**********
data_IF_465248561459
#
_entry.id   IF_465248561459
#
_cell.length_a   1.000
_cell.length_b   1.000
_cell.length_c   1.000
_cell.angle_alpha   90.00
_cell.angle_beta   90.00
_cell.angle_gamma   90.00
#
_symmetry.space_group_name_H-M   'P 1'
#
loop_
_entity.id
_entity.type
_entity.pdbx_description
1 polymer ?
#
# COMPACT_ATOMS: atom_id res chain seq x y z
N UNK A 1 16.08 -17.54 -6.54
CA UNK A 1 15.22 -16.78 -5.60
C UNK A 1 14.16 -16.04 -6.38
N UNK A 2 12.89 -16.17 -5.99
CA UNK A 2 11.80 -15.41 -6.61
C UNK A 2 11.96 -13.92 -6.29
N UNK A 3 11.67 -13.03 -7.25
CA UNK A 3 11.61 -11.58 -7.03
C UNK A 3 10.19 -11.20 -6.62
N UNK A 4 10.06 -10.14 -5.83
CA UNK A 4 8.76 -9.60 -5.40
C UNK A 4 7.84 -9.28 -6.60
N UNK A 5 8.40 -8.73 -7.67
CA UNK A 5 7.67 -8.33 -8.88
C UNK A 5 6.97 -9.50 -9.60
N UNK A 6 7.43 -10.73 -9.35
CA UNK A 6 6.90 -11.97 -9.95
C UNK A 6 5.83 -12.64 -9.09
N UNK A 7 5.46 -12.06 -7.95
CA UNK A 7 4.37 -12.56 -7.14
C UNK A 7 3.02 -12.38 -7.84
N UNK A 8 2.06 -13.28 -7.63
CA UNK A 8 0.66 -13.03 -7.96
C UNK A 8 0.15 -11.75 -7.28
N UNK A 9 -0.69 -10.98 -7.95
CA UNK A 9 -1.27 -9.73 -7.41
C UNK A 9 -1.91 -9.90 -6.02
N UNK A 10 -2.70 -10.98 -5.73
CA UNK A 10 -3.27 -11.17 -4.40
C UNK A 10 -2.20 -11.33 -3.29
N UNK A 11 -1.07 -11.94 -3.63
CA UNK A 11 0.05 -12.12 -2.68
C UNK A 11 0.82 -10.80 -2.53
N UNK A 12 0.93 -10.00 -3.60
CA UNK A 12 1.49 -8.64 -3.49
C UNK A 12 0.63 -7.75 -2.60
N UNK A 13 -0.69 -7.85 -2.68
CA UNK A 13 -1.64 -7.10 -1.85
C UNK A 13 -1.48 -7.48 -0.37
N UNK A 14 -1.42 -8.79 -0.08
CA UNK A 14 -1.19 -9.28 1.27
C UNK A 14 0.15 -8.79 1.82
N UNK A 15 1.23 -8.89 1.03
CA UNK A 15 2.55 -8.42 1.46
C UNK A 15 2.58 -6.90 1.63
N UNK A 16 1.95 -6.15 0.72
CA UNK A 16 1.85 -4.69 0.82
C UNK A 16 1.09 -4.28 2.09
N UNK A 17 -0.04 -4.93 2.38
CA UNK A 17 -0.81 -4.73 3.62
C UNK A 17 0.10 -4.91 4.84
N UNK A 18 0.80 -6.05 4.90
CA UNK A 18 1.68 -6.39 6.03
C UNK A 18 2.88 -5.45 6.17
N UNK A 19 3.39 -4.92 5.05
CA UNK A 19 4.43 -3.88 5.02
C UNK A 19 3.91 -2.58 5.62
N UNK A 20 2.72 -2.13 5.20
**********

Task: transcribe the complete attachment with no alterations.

data_IF_465248561459
#
_entry.id   IF_465248561459
#
_cell.length_a   1.000
_cell.length_b   1.000
_cell.length_c   1.000
_cell.angle_alpha   90.00
_cell.angle_beta   90.00
_cell.angle_gamma   90.00
#
_symmetry.space_group_name_H-M   'P 1'
#
loop_
_entity.id
_entity.type
_entity.pdbx_description
1 polymer ?
#
# COMPACT_ATOMS: atom_id res chain seq x y z
N UNK A 1 16.08 -17.54 -6.54
CA UNK A 1 15.22 -16.78 -5.60
C UNK A 1 14.16 -16.04 -6.38
N UNK A 2 12.89 -16.17 -5.99
CA UNK A 2 11.80 -15.41 -6.61
C UNK A 2 11.96 -13.92 -6.29
N UNK A 3 11.67 -13.03 -7.25
CA UNK A 3 11.61 -11.58 -7.03
C UNK A 3 10.19 -11.20 -6.62
N UNK A 4 10.06 -10.14 -5.83
CA UNK A 4 8.76 -9.60 -5.40
C UNK A 4 7.84 -9.28 -6.60
N UNK A 5 8.40 -8.73 -7.67
CA UNK A 5 7.67 -8.33 -8.88
C UNK A 5 6.97 -9.50 -9.60
N UNK A 6 7.43 -10.73 -9.35
CA UNK A 6 6.90 -11.97 -9.95
C UNK A 6 5.83 -12.64 -9.09
N UNK A 7 5.46 -12.06 -7.95
CA UNK A 7 4.37 -12.56 -7.14
C UNK A 7 3.02 -12.38 -7.84
N UNK A 8 2.06 -13.28 -7.63
CA UNK A 8 0.66 -13.03 -7.96
C UNK A 8 0.15 -11.75 -7.28
N UNK A 9 -0.69 -10.98 -7.95
CA UNK A 9 -1.27 -9.73 -7.41
C UNK A 9 -1.91 -9.90 -6.02
N UNK A 10 -2.70 -10.98 -5.73
CA UNK A 10 -3.27 -11.17 -4.40
C UNK A 10 -2.20 -11.33 -3.29
N UNK A 11 -1.07 -11.94 -3.63
CA UNK A 11 0.05 -12.12 -2.68
C UNK A 11 0.82 -10.80 -2.53
N UNK A 12 0.93 -10.00 -3.60
CA UNK A 12 1.49 -8.64 -3.49
C UNK A 12 0.63 -7.75 -2.60
N UNK A 13 -0.69 -7.85 -2.68
CA UNK A 13 -1.64 -7.10 -1.85
C UNK A 13 -1.48 -7.48 -0.37
N UNK A 14 -1.42 -8.79 -0.08
CA UNK A 14 -1.19 -9.28 1.27
C UNK A 14 0.15 -8.79 1.82
N UNK A 15 1.23 -8.89 1.03
CA UNK A 15 2.55 -8.42 1.46
C UNK A 15 2.58 -6.90 1.63
N UNK A 16 1.95 -6.15 0.72
CA UNK A 16 1.85 -4.69 0.82
C UNK A 16 1.09 -4.28 2.09
N UNK A 17 -0.04 -4.93 2.38
CA UNK A 17 -0.81 -4.73 3.62
C UNK A 17 0.10 -4.91 4.84
N UNK A 18 0.80 -6.05 4.90
CA UNK A 18 1.68 -6.39 6.03
C UNK A 18 2.88 -5.45 6.17
N UNK A 19 3.39 -4.92 5.05
CA UNK A 19 4.43 -3.88 5.02
C UNK A 19 3.91 -2.58 5.62
N UNK A 20 2.72 -2.13 5.20